Materials:

  • Two plexiglass panels-10"x 20". In One panel, drill a 3/8 hole located 5" from the top and 5" from the edge.

  • Duct Tape(2 1/2 inch wide roll).

  • Lightweight felt(10"x 20" sheet rolled into tube)

  • Sand(3 quarts)

  • Pea gravel(2 quarts)

  • Foam weatherstrip (Open-cell) 3/4 inch wide, with or without adhesive backing

  • Two 6 inch pcs. tubing(1/2 inch inner diameter)

  • One 6 inch pc.tubing(1/2 outer diameter)

  • Clear drinking straws or glass tubing

  • Ruler

  • Two dish soap bottles with bottom cut out.

  • Food coloring(at least three colors)

  • Syringe or tap aspirator

  • Cups(4oz. paper and large 16oz plastic)

Steps: Click on the button for further instructions. 

Submit the two weeks recording with your entries and
earn $5 FunBucks.
IV. Building a Psychrometer
 
Introduction: In this activity the student will learn how to measure relative humidity (how fast air will let water evaporate into it). 
 
Materials
  • 2 alcohol-filled air thermometers (they must read exactly the same temperature when placed side by side out of direct sunlight)

  • clear packing tape

  • cotton shoelace (the hollow type)

  • 1- or 2-liter bottle (label removed)

  • water (distilled is best but tap will do)

  • thread

  • awl

  • relative humidity chart (below)

 
Steps:
  1. Punch a hole in the side of the bottle about an inch from the bottom. Heating the awl will make a perfect hole. The same thing can be done with a hot nail held with tongs. Use great caution when doing this so you don't burn yourself or others. When you've made the hole, place the hot object in cold water.

  2. Be sure the tips are cut off the shoestring. Cut about 2 inches of shoestring and slip it over the bulb of one of the thermometers. Carefully tie it in place with thread.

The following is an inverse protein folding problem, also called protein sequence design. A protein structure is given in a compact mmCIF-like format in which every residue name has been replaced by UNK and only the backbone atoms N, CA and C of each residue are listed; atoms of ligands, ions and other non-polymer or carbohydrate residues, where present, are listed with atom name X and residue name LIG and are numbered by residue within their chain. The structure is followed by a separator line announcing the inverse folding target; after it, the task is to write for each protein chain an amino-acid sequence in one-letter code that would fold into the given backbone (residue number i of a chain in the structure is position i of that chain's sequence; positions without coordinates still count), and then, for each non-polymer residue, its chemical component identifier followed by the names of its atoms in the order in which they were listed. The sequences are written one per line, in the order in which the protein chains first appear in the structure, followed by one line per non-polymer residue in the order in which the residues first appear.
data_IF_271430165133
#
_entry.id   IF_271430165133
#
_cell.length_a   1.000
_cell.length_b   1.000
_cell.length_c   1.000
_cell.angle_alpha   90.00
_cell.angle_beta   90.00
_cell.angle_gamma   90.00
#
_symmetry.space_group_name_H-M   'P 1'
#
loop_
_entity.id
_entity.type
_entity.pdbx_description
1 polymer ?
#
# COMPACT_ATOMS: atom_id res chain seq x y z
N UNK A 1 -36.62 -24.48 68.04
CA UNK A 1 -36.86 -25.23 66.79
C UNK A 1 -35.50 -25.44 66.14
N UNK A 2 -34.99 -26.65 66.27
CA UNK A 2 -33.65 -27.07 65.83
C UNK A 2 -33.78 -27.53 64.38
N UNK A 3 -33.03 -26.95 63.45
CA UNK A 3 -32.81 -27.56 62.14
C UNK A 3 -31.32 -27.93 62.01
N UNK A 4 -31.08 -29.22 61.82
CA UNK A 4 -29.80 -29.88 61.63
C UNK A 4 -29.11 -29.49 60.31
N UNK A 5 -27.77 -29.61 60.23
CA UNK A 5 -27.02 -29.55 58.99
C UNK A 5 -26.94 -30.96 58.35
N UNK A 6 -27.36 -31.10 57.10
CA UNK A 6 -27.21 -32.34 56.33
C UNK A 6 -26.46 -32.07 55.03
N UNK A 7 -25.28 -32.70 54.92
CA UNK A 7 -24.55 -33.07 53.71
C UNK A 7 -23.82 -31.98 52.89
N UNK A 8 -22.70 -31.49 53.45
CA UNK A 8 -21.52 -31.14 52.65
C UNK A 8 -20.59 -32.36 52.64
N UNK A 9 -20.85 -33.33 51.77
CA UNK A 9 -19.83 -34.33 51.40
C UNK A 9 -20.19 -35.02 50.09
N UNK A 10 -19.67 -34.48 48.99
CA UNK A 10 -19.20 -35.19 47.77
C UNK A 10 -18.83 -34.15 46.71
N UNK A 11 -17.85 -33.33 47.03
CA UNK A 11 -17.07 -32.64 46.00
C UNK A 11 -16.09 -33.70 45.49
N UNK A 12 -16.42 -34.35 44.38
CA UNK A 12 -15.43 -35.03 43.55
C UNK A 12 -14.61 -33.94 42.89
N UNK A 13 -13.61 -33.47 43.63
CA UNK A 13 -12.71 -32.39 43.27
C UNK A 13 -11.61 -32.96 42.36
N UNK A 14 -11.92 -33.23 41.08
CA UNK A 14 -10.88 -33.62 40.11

3. Cut a small piece of packing tape. Position the bulb of the shoe stringed thermometer about 1/8 inch over the hole. Be sure the top of the thermometer is aligned with the top of the bottle. Tape the thermometer to the bottle. Tape the other thermometer parallel to the first one and about 1/4 inch away. Put a strip of tape around the bottle and both thermometers to make sure they don't fall off.

  4. Wait 5 to 10 minutes and read both thermometers. There will be a difference in the two. Use the chart below to calculate the relative humidity.

  5. Keep a record of the daily humidity for 2 weeks. Next to your entries, describe the way you feel on those days.

  6. The dry-bulb temperature can also be used to record the air temperature!

  7. Use caution when doing this experiment

            

Submit a picture of your completed activity and the answers to your questions and

earn $6 FunBucks

V. Build Your Own Watershed
Introduction: This experiment illustrates the basic properties of a watershed: how water flows from higher elevations to lower elevations, and how watersheds are interconnected.
Materials:
  • 1 large tupperware container (about 1.5’W x 3’L x 1’H)

  • 2 lbs. of modeling clay

  • 3 lbs. of sand (any type of sand will do)

  • 2 lbs. of aquarium gravel

  • 1 roll of wax paper (or any other impervious, water repellant surface, tin foil, plastic wrap, etc.)

  • 1/4 cup of cocoa mixiced tea mix, or other flavored drink mix (to represent chemicals)

  • 1 spray bottle or bucket full of water

Steps: Click below for further instructions. The video on the left is only to be used for guidance/demonstration of experiment. Follow the steps and use the materials listed on the lesson.